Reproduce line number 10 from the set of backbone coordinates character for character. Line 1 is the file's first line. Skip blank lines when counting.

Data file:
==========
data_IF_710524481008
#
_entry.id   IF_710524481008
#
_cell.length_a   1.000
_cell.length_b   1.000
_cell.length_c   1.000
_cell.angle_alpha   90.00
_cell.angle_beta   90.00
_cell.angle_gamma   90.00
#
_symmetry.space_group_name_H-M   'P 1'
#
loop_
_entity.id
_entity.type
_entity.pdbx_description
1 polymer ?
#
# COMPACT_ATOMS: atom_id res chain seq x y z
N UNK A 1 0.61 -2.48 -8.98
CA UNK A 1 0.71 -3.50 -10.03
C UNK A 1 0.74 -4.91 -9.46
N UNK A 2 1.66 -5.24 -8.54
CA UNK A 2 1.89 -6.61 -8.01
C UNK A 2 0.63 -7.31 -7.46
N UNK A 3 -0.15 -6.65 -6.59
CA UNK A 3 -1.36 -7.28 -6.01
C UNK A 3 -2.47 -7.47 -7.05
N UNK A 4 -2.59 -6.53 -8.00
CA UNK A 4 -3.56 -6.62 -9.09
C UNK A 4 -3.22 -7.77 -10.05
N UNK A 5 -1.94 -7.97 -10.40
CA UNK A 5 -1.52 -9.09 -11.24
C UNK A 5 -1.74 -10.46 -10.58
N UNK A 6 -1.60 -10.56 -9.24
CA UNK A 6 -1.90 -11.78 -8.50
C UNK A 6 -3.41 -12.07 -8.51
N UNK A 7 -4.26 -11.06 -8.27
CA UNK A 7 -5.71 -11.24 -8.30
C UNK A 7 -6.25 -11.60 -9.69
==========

_cell.angle_gamma   90.00